Compression stockings that end below the knee cause a different type of compression and, in fact, are recommended, in some cases, for treatment and prevention. Avoid standing or sitting too long in one place without taking a break. Avoid crossing your legs when you are seated and lift them up when you rest, sit or sleep. Do physical activity to move your legs, improve muscle tone, and help blood flow through your veins.
For overweight patients, losing weight can help improve blood flow and relieve pressure on the veins. Also, avoid wearing tight clothing or high heels. Tight clothing can make varicose veins worse. Low-heeled shoes can help tone your calf muscles, which can help blood flow better through your veins.
Tight belts and socks should also be avoided. Our patients can schedule a COVID-19 vaccine through New York University's Langone Health MyChart or New York University's Langone Health app. Learn more about the COVID-19 vaccine. Read our updated information on wearing a mask during your visit and our visitor policy.
Learn more about our research and professional education opportunities. Also known as intravenous techniques, these methods are used to treat deeper varicose veins. The problem vein is located with an ultrasound and a small catheter is inserted into the vein (see Intravenous Treatment). The catheter emits laser or radiofrequency energy, which shrinks and seals the vein.
As with other treatments, surrounding healthy veins maintain normal blood flow. Swelling and pain may occur, and you should wear compression stockings for at least two weeks. Superficial veins connected to the treated vein usually shrink after treatment, but if not, they can be treated with touch-up sclerotherapy. Increased heat can dilate the veins and cause pain, increased pain and tenderness.
Wear loose-fitting, breathable cotton clothing whenever possible. Varicose veins are a common condition involving swollen, twisted veins that can be seen just below the surface of the skin. Compression stockings that end below the knee cause a different type of compression and, in fact, are recommended, in some cases, for the treatment and prevention of varicose veins. This minimally invasive procedure uses lasers or radio waves to generate heat and close a varicose vein.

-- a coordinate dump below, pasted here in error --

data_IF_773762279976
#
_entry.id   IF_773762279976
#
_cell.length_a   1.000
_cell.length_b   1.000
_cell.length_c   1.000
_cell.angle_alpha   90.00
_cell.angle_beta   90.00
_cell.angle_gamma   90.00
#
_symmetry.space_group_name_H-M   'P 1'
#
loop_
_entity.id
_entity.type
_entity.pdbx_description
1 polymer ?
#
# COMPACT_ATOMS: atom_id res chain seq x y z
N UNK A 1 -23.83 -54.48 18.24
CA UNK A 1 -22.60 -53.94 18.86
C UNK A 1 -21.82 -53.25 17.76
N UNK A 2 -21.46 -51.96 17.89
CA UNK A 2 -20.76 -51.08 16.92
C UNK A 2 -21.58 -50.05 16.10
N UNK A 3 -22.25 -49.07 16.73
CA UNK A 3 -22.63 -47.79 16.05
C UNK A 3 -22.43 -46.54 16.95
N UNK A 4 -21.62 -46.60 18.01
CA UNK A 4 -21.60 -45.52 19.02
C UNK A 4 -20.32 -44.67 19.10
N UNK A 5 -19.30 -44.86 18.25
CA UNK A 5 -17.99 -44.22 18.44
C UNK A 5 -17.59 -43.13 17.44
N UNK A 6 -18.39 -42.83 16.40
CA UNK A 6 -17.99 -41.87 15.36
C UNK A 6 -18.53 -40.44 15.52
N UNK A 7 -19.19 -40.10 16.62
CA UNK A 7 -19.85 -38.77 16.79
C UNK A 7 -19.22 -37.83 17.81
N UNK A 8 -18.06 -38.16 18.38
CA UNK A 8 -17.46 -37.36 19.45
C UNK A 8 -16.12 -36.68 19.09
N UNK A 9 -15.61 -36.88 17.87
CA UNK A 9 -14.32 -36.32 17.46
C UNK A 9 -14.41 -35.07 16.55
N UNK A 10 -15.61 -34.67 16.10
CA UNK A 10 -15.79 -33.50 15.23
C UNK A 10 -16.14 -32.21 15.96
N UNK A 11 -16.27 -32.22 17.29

Also known as injection therapy, this treatment is often the first choice for spider veins, reticular veins, and small varicose veins. Women who are moderately overweight are more likely to have varicose veins than thinner women, and the risk triples in obese women. Not only do blood vessels weaken with age, but so do the calf muscles, which normally help tighten the veins and send blood back to the heart when walking. In a varicose vein (B), the valves are deformed and don't close properly, so blood flows backwards, pools and enlarges the vein.
It pushes blood against gravity and also pushes it into a deeper network of veins to carry blood back to the heart. Varicose veins tend to run in families, probably due to hereditary weakness in the walls of the veins or in the functioning of the valves. An evaluation at The Vein Center at Lam Vascular %26 Associates is non-invasive and is the best way to learn about vein health. Reticular veins can branch into (or feed) spider veins, also called telangiectases, which are smaller than reticular veins and do not bulge or cause discomfort.
Varicose veins are usually hereditary and can affect up to 30% of the adult population in Western countries. In areas where varicose veins already exist, the additional pressure can cause these veins to dilate and bulge even more. .